• It mainly features people in their late teens through early 30s, who -- like their counterparts at every other stage of history -- are tired of hearing that everything is terrible. Because they know how much actually is terrible, in their own situations and generally -- but also know that everything is still starting for them. Families, careers, possibilities, lives.
      And, the real reason why this totally got my attention:
    • It's a video-advertisement version of what my wife and I keep running into as we go from one of our smallish cities to another.

      They all have serious problems -- as every place does. Inequality and environmental run-down and drug use and violence and parts of the community frozen out or left behind. 

      But also each of them we've seen so far has had ambitious, exciting, economic and environmental and educational and scientific projects underway. (As reeled off at roughly 1:45-1:55 of the long clip.) The emotional and "argumentative" arc in these ads, especially the long version, very much matches the emotional and intelligence cycle we've been through in these reporting trips.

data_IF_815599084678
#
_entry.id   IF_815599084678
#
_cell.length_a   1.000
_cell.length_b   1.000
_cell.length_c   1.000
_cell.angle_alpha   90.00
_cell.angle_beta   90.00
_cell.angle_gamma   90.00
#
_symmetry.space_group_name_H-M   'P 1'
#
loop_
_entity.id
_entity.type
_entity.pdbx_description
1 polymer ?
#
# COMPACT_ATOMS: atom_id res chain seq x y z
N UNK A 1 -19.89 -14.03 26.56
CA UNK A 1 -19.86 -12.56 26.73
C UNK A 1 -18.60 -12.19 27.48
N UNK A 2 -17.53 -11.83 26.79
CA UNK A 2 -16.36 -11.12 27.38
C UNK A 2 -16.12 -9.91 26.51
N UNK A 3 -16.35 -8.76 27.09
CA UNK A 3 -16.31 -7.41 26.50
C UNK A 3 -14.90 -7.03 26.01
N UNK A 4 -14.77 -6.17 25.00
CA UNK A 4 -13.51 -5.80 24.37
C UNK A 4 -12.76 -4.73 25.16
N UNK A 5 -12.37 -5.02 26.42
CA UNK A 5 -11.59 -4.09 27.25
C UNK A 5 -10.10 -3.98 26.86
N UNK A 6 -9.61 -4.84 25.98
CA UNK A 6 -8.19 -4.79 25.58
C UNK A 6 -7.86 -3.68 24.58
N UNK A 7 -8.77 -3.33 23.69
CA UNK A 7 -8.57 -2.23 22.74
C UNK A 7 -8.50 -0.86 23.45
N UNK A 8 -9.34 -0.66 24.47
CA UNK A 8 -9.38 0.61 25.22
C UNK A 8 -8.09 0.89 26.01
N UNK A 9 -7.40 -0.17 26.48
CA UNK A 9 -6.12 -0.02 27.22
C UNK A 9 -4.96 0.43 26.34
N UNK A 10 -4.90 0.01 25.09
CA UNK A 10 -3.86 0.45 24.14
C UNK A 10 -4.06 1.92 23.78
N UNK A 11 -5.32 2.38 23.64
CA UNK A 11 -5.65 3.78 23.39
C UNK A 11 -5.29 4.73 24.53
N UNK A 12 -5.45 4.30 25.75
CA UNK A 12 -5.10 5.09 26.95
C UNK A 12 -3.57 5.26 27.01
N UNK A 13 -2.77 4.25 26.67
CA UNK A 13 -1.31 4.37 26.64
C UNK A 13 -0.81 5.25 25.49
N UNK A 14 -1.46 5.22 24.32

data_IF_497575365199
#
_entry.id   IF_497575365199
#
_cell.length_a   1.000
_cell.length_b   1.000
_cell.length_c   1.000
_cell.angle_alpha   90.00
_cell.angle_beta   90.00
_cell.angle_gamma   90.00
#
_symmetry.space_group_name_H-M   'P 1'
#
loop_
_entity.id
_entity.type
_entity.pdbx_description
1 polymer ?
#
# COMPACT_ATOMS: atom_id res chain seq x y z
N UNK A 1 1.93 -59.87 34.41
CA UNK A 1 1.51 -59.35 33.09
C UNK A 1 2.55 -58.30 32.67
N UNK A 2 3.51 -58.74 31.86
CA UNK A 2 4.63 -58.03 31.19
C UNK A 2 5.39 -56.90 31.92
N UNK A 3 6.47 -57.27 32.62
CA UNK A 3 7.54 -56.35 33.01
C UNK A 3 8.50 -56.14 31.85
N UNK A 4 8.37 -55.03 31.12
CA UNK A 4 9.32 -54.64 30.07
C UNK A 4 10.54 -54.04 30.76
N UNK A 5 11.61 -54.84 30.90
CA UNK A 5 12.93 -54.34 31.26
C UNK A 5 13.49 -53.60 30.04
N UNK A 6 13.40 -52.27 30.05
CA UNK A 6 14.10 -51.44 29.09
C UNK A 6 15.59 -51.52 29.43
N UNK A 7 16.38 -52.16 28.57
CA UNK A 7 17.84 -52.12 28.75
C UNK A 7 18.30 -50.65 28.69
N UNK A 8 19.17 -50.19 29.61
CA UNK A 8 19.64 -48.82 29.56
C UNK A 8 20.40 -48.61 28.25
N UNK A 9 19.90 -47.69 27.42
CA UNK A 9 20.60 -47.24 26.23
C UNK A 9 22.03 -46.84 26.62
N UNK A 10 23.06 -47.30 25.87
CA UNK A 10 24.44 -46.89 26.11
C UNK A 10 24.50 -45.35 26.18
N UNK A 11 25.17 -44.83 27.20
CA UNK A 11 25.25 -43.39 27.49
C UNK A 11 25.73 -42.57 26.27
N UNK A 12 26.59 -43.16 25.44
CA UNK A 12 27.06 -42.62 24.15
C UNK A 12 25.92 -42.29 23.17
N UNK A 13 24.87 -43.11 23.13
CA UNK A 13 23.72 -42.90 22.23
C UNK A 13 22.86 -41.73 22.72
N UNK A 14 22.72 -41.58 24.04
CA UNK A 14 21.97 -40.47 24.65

You can read an ad-world perspective on the campaign here. I loved the Eminem/Chrysler "Imported From Detroit" Superbowl ad three years ago. That was a marker of a shift in business realities and attitudes. This new ad could be too.  

    Back in 2008 Seth Stevenson wrote about the "Five Dollar" ad, a nice version of which is shown below, in Slate.    

    He found the man who had come up with this earworm-eligible music and asked him to explain its secret power:

    I called the composer, Jimmy Harned (of the boutique music outfit Tonefarmer), to see whether he might confirm my notion that there's something ominous going on in his work.

    "The chord structure does imply something dark," he agreed, getting out his guitar to demonstrate over the phone. "On the word long, [the guitar part] goes down from a C to an A-flat," he said, strumming, "which is kind of a weird place. It's definitely not a poppy, happy place. It's more of a metaly place. But at the same time, the singing stays almost saccharine." (The vocals shift to form an F minor over the guitar's A-flat.)

  • A 4th-Generation Orange Farmer, on Why He Sticks With It

    "I was born in the grove. I was raised in the grove. I developed an intense dislike of farming in the grove." Yet after 20 years around the world he has come back.

    This afternoon Marketplace will have an American Futures report on Redlands, California. This smallish town still styles much of its identity around its orange-growing industry, even though its remaining groves are a tiny fraction of those that made this area the center of world navel-orange production through the mid-1900s.